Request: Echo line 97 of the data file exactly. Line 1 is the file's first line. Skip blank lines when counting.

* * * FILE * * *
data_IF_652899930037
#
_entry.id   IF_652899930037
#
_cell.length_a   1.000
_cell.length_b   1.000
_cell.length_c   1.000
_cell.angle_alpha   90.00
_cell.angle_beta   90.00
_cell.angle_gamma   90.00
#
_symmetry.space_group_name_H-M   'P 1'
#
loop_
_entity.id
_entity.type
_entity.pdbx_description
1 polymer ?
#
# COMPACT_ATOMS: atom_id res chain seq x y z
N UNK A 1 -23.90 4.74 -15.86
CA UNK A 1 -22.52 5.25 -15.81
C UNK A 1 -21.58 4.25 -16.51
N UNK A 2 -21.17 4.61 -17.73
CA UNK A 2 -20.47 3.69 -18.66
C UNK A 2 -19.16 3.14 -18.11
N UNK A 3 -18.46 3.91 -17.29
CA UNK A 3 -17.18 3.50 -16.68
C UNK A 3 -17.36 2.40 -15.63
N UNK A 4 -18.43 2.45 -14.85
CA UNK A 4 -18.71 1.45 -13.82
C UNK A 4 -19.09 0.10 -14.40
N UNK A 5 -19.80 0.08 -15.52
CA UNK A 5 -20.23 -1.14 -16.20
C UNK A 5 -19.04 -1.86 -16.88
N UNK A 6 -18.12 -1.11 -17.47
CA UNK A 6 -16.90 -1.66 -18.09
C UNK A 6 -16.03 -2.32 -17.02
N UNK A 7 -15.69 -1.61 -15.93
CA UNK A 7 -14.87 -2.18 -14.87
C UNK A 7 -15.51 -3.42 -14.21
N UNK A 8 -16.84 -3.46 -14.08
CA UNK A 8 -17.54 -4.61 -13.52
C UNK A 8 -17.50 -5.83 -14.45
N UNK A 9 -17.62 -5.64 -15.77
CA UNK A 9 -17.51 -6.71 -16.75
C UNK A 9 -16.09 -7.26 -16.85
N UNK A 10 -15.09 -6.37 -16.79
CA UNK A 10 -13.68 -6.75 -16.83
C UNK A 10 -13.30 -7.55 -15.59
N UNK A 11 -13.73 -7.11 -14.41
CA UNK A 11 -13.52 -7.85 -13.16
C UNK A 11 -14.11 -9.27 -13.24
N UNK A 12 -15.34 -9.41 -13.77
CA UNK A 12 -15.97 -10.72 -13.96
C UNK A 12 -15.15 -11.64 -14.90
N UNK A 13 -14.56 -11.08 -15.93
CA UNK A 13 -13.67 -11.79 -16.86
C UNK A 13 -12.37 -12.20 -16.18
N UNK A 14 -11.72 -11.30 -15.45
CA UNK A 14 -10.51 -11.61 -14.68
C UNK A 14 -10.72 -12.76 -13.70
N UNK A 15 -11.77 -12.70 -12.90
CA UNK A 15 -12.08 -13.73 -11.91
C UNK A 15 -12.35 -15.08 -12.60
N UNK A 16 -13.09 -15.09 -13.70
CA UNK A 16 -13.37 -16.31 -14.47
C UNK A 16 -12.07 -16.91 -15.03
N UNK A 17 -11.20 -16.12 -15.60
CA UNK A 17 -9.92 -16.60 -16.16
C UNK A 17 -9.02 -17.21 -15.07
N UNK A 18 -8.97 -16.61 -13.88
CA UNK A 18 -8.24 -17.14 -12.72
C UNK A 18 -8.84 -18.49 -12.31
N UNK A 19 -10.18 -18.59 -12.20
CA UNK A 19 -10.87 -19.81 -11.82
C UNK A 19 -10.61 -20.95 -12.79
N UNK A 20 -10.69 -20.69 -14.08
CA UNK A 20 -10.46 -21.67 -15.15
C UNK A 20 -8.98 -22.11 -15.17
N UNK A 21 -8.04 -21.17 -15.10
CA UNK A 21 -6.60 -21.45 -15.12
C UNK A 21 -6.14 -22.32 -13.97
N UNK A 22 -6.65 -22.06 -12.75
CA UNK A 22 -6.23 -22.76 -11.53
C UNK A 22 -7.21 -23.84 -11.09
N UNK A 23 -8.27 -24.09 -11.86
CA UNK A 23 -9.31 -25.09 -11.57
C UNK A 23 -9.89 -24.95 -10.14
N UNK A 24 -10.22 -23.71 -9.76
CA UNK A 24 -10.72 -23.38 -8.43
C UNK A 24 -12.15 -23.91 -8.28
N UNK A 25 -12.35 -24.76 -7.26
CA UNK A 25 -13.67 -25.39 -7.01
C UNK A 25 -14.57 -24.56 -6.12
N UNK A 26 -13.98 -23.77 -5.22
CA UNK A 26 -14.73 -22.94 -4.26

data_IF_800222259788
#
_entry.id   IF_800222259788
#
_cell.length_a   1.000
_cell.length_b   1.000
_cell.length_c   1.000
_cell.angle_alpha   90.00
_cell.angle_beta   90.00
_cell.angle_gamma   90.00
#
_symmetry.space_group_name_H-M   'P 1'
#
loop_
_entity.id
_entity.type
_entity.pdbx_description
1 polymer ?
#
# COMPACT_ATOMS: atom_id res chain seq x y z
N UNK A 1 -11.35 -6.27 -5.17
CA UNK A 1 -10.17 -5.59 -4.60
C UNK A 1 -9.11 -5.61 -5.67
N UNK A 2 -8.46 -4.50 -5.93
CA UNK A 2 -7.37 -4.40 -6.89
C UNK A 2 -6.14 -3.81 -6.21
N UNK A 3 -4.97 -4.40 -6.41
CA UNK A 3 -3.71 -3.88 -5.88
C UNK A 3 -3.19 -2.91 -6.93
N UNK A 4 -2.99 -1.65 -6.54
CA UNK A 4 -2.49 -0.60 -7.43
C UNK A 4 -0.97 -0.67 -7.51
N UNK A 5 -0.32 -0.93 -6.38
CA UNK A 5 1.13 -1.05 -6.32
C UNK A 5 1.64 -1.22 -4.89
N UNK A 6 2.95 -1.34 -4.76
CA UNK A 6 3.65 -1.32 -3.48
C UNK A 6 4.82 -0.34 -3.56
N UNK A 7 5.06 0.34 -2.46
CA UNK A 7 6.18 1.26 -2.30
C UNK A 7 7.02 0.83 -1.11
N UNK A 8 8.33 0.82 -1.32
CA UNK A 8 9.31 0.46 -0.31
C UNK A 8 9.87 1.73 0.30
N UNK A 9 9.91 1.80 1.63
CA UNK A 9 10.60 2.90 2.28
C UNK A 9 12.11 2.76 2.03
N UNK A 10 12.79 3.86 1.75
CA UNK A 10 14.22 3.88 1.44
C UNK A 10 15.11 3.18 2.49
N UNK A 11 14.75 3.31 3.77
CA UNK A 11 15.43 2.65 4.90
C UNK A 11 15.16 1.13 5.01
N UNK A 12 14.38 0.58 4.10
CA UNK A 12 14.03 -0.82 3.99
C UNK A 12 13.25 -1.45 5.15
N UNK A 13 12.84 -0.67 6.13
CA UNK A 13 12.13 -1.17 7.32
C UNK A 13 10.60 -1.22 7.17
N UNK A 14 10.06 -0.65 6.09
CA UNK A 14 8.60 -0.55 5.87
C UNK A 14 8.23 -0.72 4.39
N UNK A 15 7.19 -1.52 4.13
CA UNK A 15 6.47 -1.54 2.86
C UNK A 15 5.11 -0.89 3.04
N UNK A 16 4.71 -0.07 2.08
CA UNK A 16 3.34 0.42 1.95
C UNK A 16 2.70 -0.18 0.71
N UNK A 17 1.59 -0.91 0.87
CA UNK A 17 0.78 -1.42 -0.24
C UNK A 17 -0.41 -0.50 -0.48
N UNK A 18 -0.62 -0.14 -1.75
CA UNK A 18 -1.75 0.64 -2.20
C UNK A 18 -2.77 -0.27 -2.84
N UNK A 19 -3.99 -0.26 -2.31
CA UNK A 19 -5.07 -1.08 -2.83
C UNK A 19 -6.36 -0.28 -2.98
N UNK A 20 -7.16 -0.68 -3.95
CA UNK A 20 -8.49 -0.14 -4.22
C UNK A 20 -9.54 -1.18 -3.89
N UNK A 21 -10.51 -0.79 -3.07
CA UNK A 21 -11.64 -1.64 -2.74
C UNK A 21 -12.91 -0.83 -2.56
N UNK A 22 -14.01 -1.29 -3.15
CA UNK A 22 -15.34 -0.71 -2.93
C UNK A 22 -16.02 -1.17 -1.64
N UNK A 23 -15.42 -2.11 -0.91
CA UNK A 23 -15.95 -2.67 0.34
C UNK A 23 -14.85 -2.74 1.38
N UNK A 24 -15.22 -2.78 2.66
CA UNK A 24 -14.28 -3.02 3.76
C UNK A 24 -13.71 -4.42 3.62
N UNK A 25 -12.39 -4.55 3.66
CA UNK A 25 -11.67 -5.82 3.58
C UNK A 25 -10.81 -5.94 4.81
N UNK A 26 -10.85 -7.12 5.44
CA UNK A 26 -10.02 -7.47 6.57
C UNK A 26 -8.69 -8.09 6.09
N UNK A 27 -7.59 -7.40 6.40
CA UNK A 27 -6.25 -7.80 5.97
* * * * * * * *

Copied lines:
CA UNK A 26 -14.73 -22.94 -4.26